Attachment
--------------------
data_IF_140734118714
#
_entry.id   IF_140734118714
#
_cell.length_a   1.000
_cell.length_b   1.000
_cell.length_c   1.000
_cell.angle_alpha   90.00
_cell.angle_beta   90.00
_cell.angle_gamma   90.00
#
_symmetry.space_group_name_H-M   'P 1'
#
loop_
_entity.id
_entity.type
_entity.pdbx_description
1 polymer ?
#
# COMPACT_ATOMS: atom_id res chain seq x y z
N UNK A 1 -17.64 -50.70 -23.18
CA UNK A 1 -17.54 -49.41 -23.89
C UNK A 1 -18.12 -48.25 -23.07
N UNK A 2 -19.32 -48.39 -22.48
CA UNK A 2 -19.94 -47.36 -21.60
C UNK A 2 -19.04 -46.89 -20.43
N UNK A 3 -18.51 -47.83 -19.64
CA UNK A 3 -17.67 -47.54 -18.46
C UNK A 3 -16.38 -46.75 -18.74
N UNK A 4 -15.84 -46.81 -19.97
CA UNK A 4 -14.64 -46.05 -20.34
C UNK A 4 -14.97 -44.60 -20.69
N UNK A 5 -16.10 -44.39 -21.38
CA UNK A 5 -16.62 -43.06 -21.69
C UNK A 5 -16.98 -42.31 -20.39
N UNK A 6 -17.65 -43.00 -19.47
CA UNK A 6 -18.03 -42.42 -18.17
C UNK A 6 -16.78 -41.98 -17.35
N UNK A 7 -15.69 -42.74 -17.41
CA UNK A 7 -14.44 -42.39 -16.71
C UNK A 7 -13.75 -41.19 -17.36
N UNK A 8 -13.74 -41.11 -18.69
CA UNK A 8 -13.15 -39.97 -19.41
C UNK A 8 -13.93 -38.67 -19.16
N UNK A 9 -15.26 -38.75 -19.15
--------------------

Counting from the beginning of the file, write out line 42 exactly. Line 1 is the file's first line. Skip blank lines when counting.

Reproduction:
N UNK A 8 -13.74 -41.11 -18.69